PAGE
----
While gathering a CPU-load profile of the boot process using the top tool, we learned that the boot time was bounded not by I/O but by the CPU load (the kernel's idle thread did not appear in the profile). Interestingly, a significant portion of the cycles were consumed by various instances of the init component, which prompted us to turn our attention to the implementation of init.

Clock-cycle measurements

The next natural step was the benchmarking of various code paths of init using a cycle-accurate time-stamp counter (TSC). Even though Genode has a Trace::timestamp utility readily available, it remains barely used for manual instrumentation because such instrumentations require too much labor: allocation of state variables for gathering the statistics, computing time differences, traffic-shaping of the debug noise (needed whenever investigating highly frequently called code). These tasks should better be covered by a utility so that friction-less performance analysis can become a regular part of our development work. As a side effect of our investigation, we came up with a new utility called GENODE_LOG_TSC. This utility is covered by a dedicated article.

Thanks to GENODE_LOG_TSC, we were able to identify three concrete opportunities for optimization in a course of one evening. First, the dynamic reconfiguration of init apparently did not scale well with a growing number of components. The code for analysing differences of configuration versions relied on doubly nested loops in order to stay as simple as possible. With the typical number of 30 or more components/subsystems hosted in Sculpt's runtime, we passed a tipping point where quadratic time complexity is justifiable. Second, during a configuration update, the XML data is evaluated in multiple passes, which puts pressure on the efficiency of Genode's XML parser. This pressure could in principle be relieved. Third, the process of taking session-routing decisions involved XML parsing. In scenarios as sophisticated as Sculpt, the routing rules can become quite elaborate. Since the rules are consulted for each session route, the costs for the rule evaluations stack up.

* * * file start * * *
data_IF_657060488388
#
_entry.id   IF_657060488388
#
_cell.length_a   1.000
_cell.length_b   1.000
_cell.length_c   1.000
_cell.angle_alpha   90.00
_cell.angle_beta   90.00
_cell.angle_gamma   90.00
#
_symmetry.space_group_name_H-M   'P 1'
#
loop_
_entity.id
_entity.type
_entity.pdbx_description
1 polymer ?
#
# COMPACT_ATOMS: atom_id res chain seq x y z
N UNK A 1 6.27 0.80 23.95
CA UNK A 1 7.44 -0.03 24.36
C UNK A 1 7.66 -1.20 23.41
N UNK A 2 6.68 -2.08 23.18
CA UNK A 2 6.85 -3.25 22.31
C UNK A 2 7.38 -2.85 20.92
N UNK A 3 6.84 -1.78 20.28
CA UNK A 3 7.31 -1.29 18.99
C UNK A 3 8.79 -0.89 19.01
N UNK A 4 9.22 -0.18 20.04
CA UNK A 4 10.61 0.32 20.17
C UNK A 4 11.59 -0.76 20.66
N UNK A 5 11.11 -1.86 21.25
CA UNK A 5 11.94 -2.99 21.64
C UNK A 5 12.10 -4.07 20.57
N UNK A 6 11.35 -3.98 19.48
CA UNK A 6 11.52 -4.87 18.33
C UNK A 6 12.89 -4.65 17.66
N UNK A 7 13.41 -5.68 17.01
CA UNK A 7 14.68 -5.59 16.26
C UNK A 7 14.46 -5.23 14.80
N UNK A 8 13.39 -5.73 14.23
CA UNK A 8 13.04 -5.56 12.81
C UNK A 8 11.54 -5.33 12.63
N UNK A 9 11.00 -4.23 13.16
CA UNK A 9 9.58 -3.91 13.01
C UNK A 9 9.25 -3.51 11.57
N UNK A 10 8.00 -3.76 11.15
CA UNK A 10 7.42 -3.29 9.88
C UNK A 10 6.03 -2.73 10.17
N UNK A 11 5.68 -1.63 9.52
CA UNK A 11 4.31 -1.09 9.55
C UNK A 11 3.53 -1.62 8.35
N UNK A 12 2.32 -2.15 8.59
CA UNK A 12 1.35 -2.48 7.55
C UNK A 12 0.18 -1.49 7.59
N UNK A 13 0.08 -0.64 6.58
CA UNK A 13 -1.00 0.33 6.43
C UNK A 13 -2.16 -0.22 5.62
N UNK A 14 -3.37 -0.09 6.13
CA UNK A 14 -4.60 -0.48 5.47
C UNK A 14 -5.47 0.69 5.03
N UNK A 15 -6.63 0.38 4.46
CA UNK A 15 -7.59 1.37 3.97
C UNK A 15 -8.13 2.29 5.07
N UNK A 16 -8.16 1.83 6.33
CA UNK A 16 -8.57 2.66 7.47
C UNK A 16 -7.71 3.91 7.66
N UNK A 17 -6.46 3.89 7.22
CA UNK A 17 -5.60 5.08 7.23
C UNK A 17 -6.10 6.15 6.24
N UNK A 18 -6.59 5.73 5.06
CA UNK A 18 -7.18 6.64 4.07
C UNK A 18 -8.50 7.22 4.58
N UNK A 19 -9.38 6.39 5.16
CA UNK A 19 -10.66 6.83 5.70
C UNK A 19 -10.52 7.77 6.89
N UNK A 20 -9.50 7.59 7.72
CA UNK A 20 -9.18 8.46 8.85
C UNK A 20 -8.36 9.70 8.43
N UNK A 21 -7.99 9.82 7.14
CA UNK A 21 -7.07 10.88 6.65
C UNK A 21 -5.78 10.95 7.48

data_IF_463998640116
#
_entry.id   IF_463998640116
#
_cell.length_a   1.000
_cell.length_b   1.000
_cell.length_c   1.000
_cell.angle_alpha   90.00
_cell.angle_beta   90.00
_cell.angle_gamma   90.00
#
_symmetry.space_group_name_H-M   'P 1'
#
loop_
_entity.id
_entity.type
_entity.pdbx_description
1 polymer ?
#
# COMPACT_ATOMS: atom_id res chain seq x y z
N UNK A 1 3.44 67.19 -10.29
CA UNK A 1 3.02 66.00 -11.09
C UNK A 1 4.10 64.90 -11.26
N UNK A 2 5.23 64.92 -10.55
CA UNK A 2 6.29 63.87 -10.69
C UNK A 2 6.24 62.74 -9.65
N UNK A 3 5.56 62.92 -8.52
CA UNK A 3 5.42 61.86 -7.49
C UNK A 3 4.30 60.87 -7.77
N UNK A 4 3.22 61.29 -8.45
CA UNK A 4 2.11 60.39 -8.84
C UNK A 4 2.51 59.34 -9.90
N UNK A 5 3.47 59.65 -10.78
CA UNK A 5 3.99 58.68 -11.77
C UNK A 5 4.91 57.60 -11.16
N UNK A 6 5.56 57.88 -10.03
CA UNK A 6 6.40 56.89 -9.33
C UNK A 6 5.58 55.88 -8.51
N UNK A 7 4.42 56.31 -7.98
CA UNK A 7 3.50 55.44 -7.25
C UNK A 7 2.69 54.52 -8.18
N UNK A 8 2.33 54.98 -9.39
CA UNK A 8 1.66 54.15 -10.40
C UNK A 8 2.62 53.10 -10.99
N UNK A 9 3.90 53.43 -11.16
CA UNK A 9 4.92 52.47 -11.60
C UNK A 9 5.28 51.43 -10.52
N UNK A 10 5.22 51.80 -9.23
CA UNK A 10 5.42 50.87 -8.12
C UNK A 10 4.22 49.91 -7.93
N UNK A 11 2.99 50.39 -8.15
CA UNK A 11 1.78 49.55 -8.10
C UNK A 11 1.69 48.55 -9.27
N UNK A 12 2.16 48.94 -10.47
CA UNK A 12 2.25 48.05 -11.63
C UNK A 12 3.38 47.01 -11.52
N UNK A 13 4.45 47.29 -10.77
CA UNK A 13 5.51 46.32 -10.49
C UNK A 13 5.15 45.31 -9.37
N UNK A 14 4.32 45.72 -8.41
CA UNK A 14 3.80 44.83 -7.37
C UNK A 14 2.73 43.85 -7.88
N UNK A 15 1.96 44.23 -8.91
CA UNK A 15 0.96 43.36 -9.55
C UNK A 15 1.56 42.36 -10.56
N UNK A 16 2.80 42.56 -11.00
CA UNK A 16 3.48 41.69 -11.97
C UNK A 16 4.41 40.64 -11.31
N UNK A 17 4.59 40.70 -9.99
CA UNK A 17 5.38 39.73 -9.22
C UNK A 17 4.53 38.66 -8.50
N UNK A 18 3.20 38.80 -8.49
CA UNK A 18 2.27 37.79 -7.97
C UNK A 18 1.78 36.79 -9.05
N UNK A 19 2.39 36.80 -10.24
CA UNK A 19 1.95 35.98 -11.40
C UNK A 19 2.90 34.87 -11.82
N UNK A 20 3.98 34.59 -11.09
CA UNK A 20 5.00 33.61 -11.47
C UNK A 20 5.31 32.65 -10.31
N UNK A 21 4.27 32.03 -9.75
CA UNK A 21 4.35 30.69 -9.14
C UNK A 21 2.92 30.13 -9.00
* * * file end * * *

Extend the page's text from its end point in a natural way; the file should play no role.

Init optimizations

These realizations motivated us to replace the hand-crafted configuration processing by the use of Genode's generic List_model utility. This way, the parsing follows a common formalism that makes the code easier to maintain and to understand while reducing the XML parsing to a single pass. The increased formality cleared the way for further optimizations. In particular, init became able to skip the re-evaluation of the session routing whenever no service is affected by the configuration change. This is actually the common case in Sculpt.